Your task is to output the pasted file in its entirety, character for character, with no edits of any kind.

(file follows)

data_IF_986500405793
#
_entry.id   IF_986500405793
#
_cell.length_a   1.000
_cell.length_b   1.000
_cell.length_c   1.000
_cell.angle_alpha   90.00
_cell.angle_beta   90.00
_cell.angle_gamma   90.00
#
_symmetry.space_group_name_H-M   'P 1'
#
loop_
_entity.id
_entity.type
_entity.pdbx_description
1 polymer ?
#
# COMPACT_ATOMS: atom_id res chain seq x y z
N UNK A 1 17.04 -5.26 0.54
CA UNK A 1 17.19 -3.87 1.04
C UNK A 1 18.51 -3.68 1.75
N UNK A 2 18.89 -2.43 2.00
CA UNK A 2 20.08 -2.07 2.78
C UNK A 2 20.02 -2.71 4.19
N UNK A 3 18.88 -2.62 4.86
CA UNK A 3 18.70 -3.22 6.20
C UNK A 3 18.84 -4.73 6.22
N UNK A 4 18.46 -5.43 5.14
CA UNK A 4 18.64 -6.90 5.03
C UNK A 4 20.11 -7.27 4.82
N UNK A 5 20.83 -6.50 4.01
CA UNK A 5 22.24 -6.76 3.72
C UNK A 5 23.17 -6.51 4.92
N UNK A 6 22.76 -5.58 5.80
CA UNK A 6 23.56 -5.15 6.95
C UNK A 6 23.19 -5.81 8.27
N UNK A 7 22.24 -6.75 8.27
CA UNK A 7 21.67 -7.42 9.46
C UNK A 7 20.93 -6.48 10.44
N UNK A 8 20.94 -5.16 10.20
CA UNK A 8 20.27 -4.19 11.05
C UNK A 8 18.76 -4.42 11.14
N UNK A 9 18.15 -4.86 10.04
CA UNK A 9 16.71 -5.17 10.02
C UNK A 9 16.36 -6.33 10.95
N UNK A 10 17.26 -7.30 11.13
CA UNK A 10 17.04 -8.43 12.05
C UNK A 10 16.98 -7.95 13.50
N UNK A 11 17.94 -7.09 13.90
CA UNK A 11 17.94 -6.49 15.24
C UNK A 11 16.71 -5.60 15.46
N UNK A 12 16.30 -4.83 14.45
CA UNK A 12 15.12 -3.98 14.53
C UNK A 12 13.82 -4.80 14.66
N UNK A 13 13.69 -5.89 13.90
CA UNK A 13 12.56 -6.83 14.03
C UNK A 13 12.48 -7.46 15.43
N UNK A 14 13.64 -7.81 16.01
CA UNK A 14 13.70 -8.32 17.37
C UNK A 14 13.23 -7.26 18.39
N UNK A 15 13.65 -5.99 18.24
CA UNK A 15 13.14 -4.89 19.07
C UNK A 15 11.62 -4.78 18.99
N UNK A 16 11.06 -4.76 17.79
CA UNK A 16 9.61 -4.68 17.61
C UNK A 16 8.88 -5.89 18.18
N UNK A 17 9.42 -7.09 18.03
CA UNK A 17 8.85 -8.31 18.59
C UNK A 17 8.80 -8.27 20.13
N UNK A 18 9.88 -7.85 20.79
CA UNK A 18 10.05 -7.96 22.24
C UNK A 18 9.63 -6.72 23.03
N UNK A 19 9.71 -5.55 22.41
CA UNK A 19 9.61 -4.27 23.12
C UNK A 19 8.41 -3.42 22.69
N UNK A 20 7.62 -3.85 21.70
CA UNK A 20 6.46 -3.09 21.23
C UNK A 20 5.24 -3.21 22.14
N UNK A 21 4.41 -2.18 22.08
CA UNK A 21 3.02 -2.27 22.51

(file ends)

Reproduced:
data_IF_986500405793
#
_entry.id   IF_986500405793
#
_cell.length_a   1.000
_cell.length_b   1.000
_cell.length_c   1.000
_cell.angle_alpha   90.00
_cell.angle_beta   90.00
_cell.angle_gamma   90.00
#
_symmetry.space_group_name_H-M   'P 1'
#
loop_
_entity.id
_entity.type
_entity.pdbx_description
1 polymer ?
#
# COMPACT_ATOMS: atom_id res chain seq x y z
N UNK A 1 17.04 -5.26 0.54
CA UNK A 1 17.19 -3.87 1.04
C UNK A 1 18.51 -3.68 1.75
N UNK A 2 18.89 -2.43 2.00
CA UNK A 2 20.08 -2.07 2.78
C UNK A 2 20.02 -2.71 4.19
N UNK A 3 18.88 -2.62 4.86
CA UNK A 3 18.70 -3.22 6.20
C UNK A 3 18.84 -4.73 6.22
N UNK A 4 18.46 -5.43 5.14
CA UNK A 4 18.64 -6.90 5.03
C UNK A 4 20.11 -7.27 4.82
N UNK A 5 20.83 -6.50 4.01
CA UNK A 5 22.24 -6.76 3.72
C UNK A 5 23.17 -6.51 4.92
N UNK A 6 22.76 -5.58 5.80
CA UNK A 6 23.56 -5.15 6.95
C UNK A 6 23.19 -5.81 8.27
N UNK A 7 22.24 -6.75 8.27
CA UNK A 7 21.67 -7.42 9.46
C UNK A 7 20.93 -6.48 10.44
N UNK A 8 20.94 -5.16 10.20
CA UNK A 8 20.27 -4.19 11.05
C UNK A 8 18.76 -4.42 11.14
N UNK A 9 18.15 -4.86 10.04
CA UNK A 9 16.71 -5.17 10.02
C UNK A 9 16.36 -6.33 10.95
N UNK A 10 17.26 -7.30 11.13
CA UNK A 10 17.04 -8.43 12.05
C UNK A 10 16.98 -7.95 13.50
N UNK A 11 17.94 -7.09 13.90
CA UNK A 11 17.94 -6.49 15.24
C UNK A 11 16.71 -5.60 15.46
N UNK A 12 16.30 -4.83 14.45
CA UNK A 12 15.12 -3.98 14.53
C UNK A 12 13.82 -4.80 14.66
N UNK A 13 13.69 -5.89 13.90
CA UNK A 13 12.56 -6.83 14.03
C UNK A 13 12.48 -7.46 15.43
N UNK A 14 13.64 -7.81 16.01
CA UNK A 14 13.70 -8.32 17.37
C UNK A 14 13.23 -7.26 18.39
N UNK A 15 13.65 -5.99 18.24
CA UNK A 15 13.14 -4.89 19.07
C UNK A 15 11.62 -4.78 18.99
N UNK A 16 11.06 -4.76 17.79
CA UNK A 16 9.61 -4.68 17.61
C UNK A 16 8.88 -5.89 18.18
N UNK A 17 9.42 -7.09 18.03
CA UNK A 17 8.85 -8.31 18.59
C UNK A 17 8.80 -8.27 20.13
N UNK A 18 9.88 -7.85 20.79
CA UNK A 18 10.05 -7.96 22.24
C UNK A 18 9.63 -6.72 23.03
N UNK A 19 9.71 -5.55 22.41
CA UNK A 19 9.61 -4.27 23.12
C UNK A 19 8.41 -3.42 22.69
N UNK A 20 7.62 -3.85 21.70
CA UNK A 20 6.46 -3.09 21.23
C UNK A 20 5.24 -3.21 22.14
N UNK A 21 4.41 -2.18 22.08
CA UNK A 21 3.02 -2.27 22.51